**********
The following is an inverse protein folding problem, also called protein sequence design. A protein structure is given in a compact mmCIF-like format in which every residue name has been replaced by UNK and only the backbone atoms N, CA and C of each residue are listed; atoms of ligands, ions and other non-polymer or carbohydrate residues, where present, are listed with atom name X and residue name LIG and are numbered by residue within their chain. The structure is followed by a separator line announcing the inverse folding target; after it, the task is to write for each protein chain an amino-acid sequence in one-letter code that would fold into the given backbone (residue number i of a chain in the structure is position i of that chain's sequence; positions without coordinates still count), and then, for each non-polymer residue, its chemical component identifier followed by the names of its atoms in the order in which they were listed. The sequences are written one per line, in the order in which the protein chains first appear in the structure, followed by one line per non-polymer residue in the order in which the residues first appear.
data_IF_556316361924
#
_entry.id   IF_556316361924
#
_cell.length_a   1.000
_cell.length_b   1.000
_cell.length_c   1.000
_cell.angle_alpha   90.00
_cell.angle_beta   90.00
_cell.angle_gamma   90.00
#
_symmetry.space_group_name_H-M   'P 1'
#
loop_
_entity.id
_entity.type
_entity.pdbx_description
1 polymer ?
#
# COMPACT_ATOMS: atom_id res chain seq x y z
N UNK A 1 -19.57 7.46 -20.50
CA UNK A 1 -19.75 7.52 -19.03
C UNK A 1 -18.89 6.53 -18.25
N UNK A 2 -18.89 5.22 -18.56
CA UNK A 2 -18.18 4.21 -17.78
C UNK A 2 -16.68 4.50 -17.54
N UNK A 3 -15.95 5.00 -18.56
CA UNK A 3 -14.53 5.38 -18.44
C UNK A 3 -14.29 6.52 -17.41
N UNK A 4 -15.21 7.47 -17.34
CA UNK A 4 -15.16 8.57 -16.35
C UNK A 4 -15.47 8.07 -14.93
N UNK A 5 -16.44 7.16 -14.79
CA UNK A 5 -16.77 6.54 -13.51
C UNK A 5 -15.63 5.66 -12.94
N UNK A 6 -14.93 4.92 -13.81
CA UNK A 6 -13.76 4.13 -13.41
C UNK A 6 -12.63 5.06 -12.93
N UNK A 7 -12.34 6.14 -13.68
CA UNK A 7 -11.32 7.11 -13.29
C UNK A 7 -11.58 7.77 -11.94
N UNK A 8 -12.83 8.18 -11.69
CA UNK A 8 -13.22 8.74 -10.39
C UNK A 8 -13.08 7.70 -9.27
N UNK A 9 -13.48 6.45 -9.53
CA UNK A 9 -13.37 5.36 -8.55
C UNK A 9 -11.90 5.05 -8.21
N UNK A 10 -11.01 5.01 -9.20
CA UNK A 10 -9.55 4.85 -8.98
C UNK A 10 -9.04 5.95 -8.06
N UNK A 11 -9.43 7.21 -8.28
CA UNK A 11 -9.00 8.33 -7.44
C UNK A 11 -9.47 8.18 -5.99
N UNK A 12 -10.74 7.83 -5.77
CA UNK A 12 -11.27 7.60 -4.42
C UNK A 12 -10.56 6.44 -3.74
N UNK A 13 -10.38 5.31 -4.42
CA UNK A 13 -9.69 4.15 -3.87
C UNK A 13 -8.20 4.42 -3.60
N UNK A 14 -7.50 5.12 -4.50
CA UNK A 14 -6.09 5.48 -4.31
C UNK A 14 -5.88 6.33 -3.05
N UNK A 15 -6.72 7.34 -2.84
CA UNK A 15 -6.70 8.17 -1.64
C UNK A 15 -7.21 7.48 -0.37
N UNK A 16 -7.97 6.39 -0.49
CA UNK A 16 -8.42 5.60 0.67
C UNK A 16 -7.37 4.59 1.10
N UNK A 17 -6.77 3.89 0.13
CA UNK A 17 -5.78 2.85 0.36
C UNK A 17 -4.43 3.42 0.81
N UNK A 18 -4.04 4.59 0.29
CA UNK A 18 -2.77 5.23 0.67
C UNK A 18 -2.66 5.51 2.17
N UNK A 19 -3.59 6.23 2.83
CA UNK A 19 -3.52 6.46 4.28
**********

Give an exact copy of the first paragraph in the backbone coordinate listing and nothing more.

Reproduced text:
The following is an inverse protein folding problem, also called protein sequence design. A protein structure is given in a compact mmCIF-like format in which every residue name has been replaced by UNK and only the backbone atoms N, CA and C of each residue are listed; atoms of ligands, ions and other non-polymer or carbohydrate residues, where present, are listed with atom name X and residue name LIG and are numbered by residue within their chain. The structure is followed by a separator line announcing the inverse folding target; after it, the task is to write for each protein chain an amino-acid sequence in one-letter code that would fold into the given backbone (residue number i of a chain in the structure is position i of that chain's sequence; positions without coordinates still count), and then, for each non-polymer residue, its chemical component identifier followed by the names of its atoms in the order in which they were listed. The sequences are written one per line, in the order in which the protein chains first appear in the structure, followed by one line per non-polymer residue in the order in which the residues first appear.